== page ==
By Sarah Tuck (From The Kitchen, $65)
After feeling thoroughly disheartened by a stack of aspirational lifestyle cookbooks (general gist: "drink a fancy smoothie, lose weight, waft about in white linen"), Stuck Together landed on my desk with a satisfying thud. Sarah Tuck's been through the wringer in recent years (she wrote her first book, Coming Unstuck, as a response to a marriage break-up) and she knows a thing or two about comfort food. As editor of Dish magazine, she's got a sharp sense of what people like to eat and let me tell you, it ain't raw smoothies. This is the cookbook you wish you'd had in lockdown. Better get a copy for next time round.
The Flavour Thesaurus: 10th Anniversary Edition
By Niki Segnit (Bloomsbury, $50)
This isn't strictly a new book but it's been reissued for its 10th anniversary and I'm including it here because I strongly believe everyone with an interest in food should have a copy. It passes the true test of any cookbook - the format means you can comfortably read it in bed - and it's funny, informative and hugely useful. If you've ever stood in front of the fridge and thought, "What on earth shall I put with that?" this is the book for you.
The best coffee table books of 2020
Coffee-table books to add to your collection this Christmas.
Wes Anderson: The Iconic Filmmaker and his Work
By Ian Nathan (Quarto, $55)
This deep dive into writer/director Wes Anderson's filmography is as meticulous and well presented as one of its subject's films. Ian Nathan, former editor of movie mag Empire and writer of books on other modern auteurs like Quentin Tarantino and the Coen brothers, brings vast insight and heavy research to Anderson's work.
Starting with his 1996 debut Bottle Rocket and going right through to the upcoming The French Dispatch, Nathan details the genesis, inspiration and production of each of Anderson's 10 films and its relation to his life at the time and, as is often the case, his past.
The book is beautifully illustrated with an abundance of on-set photos, movie stills and poster art and full of detail, meaningful trivia and thoughtful analysis, all backed up by an extensive bibliography.
Naturally, a delight for fans of Anderson, it's also a pleasure to read with Nathan feeding you sentences like, "It was full of outrageous, teeth-itchingly embarrassing behaviour".
- Reviewed by Karl Puschmann
Dolly Parton, Songteller: My Life in Lyrics
By Dolly Parton with Robert K. Oermann (Hodder and Stoughton, $70)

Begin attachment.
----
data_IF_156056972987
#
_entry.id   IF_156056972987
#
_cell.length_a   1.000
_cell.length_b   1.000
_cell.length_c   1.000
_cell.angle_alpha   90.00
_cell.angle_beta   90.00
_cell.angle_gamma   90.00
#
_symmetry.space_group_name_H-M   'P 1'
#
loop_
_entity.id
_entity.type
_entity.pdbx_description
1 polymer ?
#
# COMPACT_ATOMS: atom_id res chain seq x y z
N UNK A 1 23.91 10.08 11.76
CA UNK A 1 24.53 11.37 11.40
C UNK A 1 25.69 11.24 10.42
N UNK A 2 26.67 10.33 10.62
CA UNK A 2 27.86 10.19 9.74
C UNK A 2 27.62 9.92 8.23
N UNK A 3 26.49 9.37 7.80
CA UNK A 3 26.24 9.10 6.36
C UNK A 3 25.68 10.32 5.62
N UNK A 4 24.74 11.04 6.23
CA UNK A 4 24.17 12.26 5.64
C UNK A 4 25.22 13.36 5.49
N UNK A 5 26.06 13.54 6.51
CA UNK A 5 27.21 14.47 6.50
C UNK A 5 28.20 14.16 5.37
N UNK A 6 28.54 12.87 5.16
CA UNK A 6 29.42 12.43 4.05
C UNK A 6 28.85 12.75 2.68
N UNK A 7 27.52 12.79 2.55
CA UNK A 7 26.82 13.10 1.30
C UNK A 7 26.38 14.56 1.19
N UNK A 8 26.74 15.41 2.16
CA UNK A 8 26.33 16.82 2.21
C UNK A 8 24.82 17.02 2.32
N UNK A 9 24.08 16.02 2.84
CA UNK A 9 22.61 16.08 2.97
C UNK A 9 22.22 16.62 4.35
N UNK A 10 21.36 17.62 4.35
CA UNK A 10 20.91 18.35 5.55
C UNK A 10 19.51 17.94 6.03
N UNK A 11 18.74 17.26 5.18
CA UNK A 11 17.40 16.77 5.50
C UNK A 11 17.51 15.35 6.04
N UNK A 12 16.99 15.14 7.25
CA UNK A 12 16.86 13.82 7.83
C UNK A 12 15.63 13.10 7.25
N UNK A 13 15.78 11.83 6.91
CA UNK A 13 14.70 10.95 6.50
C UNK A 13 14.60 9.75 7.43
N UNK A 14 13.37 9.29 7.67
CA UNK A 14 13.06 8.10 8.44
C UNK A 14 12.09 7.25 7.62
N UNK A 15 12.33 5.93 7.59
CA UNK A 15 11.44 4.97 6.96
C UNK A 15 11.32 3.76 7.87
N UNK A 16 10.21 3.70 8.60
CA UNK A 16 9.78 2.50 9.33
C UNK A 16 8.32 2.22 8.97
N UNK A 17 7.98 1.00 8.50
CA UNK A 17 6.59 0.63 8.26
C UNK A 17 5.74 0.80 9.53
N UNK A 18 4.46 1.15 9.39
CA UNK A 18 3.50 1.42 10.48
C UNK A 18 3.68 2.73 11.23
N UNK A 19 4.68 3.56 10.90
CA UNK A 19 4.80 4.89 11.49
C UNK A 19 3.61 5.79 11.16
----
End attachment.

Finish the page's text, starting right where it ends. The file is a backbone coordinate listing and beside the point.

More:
You don't need to be a Dolly fan to appreciate this big-hearted book of songs and memorabilia - but I challenge anyone to resist her charms once they have flicked through its pages.
A songwriter first and foremost, Parton has penned more than 3000 in her nearly 70 years of writing - starting with an ode to her corncob doll, composed when she was 6. In this richly illustrated tribute, she shares photos of her Tennessee childhood home, outrageous stage costumes, publicity-shy husband Carl Dean and guitar collection. But more significantly, given her status as a hitmaking genius, she explains her inspiration for 175 songs including the iconic Jolene (partly inspired by Carl flirting with "a girl down at the bank") , 9 to 5 (written on the set of the movie while tapping her fingernails to keep time) and I Will Always Love You (about longtime collaborator Porter Wagoner). She also writes of being underestimated for decades because she was a poor "Backwoods Barbie". "I might look artificial and corny to you. You might think I have no taste. But underneath the look is a person. There's a brain and a heart underneath the hair and the boobs."
- Reviewed by Eleanor Black
Drawn to the Wild: Paintings of New Zealand Birds
By Nicolas Dillon (Potton & Burton, $60)
"Are you still painting birds?" people ask wildlife painter Nicolas Dillon, as if he should have moved on by now. Thank goodness he hasn't. This exquisite collection captures the fragility, the eccentricity and the majesty of the creatures that inhabit our skies, coastline, sandspits and waterways.
Dillon has been drawing birds since he was six – two early works are reproduced here. In the short commentaries that accompany each painting, it's the subtleties of colour he is often drawn to most vividly: the burnt-sienna of the male dotterel's breast feathers; the whio's golden eyes echoing the yellowing beech leaves caught amongst the moss.
After formative years in England and Europe, his home territory today is the Wairau Plain – coming full circle back to Marlborough, where he grew up on a farm in the Waihopai Valley. For a birder, it's rich pickings. And Dillon has never lost his sense of awe. "Through birds," he writes, "I come closest to the soul of the environment."